Tuesday, January 5, 2010

Takengon, Indonesia

The following morning the owner of Pak Mus Guesthouses walked me to the road and hailed a passing bus for me. The bus would only take me to Blangkejeren, where I'd have to transfer to Takengon. I was anxious to drive through this area in Sumatra, known as the Gayo Highlands. I had heard it was supposed to be extremely beautiful--and it was. The Gayo Highlands was extremely picturesque with mountainous scenery.

In the bus, I just sat back--well, as much as one can in an overcrowded bus--and enjoyed one panoramic view after another. I made it to Blangkerjeren in about 4 hours. I had to wait in its dusty bus terminal for an hour before boarding the next bus to Takengon. The ride from Blangkejeren to Takengon was the bus ride from hell. Two people in the minivan bus, the woman in front of me and the guy to the right of me, were throwing up throughout the entire ride to Takengon. That's right...the entire time! And for some reason, the woman who was sitting in front of me continued to sit in the middle of the row as she threw up. So every time she had to throw up, her husband--who had the window seat--would have to slide the window open and have her lunge and lean over him to barf. Nice. Sometimes, however, she would throw up in a plastic bag and toss it out the window. I would have hated to be the driver of the car tailing us.

It got worse.

The driver played a CD which was scratched and wouldn't play after the second song. Every time the CD would make it to track #3, it would skip. And every time the CD began to skip, the driver would repeat the first two songs. This went on for hours. Also, the driver would play the music ridiculously loud. I was beginning to go deaf, which, I guess, isn't so bad when you're surrounded with people vomitting all around you.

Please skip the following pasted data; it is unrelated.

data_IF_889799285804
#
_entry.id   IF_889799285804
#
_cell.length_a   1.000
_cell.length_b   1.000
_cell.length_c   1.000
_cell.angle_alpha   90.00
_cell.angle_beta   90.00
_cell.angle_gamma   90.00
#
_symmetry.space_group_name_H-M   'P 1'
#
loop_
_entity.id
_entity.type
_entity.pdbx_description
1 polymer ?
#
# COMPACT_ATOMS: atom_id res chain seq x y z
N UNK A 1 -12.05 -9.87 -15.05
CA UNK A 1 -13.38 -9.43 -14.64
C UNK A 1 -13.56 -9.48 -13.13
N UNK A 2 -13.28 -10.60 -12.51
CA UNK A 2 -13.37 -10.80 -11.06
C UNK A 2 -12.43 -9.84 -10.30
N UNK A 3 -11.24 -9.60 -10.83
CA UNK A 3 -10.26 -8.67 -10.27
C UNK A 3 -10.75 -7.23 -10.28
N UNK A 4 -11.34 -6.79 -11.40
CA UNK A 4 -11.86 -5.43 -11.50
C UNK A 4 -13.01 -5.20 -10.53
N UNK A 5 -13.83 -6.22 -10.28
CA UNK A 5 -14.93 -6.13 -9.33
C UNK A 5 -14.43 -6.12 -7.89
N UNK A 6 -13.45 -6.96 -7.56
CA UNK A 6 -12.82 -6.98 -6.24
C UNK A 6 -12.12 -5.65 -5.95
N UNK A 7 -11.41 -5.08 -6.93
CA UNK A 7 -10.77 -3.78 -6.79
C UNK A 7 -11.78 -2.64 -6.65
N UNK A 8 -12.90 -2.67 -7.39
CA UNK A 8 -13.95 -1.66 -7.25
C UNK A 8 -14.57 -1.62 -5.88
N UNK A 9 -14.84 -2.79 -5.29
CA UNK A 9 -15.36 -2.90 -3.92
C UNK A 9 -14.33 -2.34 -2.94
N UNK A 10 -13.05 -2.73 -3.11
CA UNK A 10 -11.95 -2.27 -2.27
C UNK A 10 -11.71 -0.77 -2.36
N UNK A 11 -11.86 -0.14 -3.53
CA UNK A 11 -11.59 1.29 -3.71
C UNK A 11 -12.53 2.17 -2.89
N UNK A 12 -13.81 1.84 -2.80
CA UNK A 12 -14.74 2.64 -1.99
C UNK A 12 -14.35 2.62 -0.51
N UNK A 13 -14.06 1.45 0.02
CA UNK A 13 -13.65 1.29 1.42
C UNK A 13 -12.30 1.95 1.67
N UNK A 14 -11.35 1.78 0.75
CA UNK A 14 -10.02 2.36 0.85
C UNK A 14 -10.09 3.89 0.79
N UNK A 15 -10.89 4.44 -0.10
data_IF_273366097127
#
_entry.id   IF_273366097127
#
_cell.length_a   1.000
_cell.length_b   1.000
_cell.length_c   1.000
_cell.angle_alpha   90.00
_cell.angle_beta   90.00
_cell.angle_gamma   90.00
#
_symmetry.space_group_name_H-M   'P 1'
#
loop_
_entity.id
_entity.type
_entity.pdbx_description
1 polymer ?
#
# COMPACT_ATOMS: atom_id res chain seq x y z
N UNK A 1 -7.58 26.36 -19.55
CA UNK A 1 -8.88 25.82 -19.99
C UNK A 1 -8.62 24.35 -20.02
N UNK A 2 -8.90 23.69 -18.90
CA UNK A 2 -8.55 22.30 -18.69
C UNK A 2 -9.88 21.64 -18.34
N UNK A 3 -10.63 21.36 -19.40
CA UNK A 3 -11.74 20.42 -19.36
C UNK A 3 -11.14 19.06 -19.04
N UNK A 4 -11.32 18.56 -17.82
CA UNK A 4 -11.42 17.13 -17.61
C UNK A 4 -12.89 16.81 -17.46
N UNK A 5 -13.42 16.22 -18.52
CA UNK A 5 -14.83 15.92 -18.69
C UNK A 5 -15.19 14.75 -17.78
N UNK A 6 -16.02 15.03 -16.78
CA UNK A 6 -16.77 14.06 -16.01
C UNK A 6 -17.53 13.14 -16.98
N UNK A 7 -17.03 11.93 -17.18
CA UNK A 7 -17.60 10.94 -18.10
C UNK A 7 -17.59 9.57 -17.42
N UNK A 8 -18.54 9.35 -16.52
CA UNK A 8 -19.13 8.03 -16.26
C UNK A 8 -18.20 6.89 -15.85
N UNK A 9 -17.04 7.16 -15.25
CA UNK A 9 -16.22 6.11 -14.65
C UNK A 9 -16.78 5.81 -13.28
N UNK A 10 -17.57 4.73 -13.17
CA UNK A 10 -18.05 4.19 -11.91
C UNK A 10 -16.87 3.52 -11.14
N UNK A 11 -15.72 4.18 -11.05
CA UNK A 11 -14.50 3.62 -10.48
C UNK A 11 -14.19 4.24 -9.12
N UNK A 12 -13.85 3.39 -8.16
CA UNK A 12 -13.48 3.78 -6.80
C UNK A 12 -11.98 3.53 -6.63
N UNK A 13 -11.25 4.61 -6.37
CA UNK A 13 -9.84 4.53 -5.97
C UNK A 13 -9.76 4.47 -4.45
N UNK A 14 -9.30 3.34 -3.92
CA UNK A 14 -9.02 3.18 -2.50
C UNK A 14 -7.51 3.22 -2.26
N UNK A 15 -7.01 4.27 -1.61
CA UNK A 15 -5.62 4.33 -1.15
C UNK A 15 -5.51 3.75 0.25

Just when I thought the ride couldn't get any worse...it did. The roads quickly got treacherous. I'm talking to the point where I was fearing for my life. The roads became narrower, as the turns were getting sharper. Plus, there were a lot of recent landslides still visibly present on the road. Despite this, our driver still felt the need for speed. They must get some sort of commission or bonus if they make it to their destination at certain times, regardless if the passengers survive. Literally, I got to the point where I thought that I might have to bail. If we were going to drive off the mountain I was going to be ready. I grabbed my bag and reached for the door handle but to find that there wasn't any door handle present, at least from the inside of the bus. So I had to slide the window open and reach around to grab the handle form the outside. Luckily, I didn't have to bail and made it to Takengon safely.

Takengon, the largest city in the Gayo Highlands, is beautifully surrounded by mountainous hills. It also resides next to a large lake, Danau Laut Tawar. Once in town, I made my way to the Gayo Hotel. It had cheap rooms with clean beds. However, the beds were definitely not made for someone 6 feet four inches in height. My feet would hang off the bed by at least a foot. There really isn't anything to do in Takengon, and is completely absent of any westerners. So the next morning I found an internet cafe and got caught up on some emails and blogs. Later I would walk and explore the town. There are some pretty areas in Takengon if you walk beyond the downtown vicinity. Ian would make it in town later that night. Exhausted from riding on his bicycle for 2 full days through the Gayo Highlands, he went to sleep early. The next morning we decided since there wasn't much else to do/see we would get a bus to Banda Aceh. Finding a bus to Banda Aceh was quite tricky. Apparently, there isn't any direct buses from Takengon to Banda Aceh. We had to purchase a bus ticket from Takengon to Bireuen; in Bireuen we would have to find a connecting bus to B. Aceh. But before we started another long bus journey we opted for a good old fashion shave. The barbers here use long, straight edge razors. When finished, they give you a nice neck and head massage. A shave in Indonesia will set you back approximately $1 USD.

Next Stop: Banda Aceh


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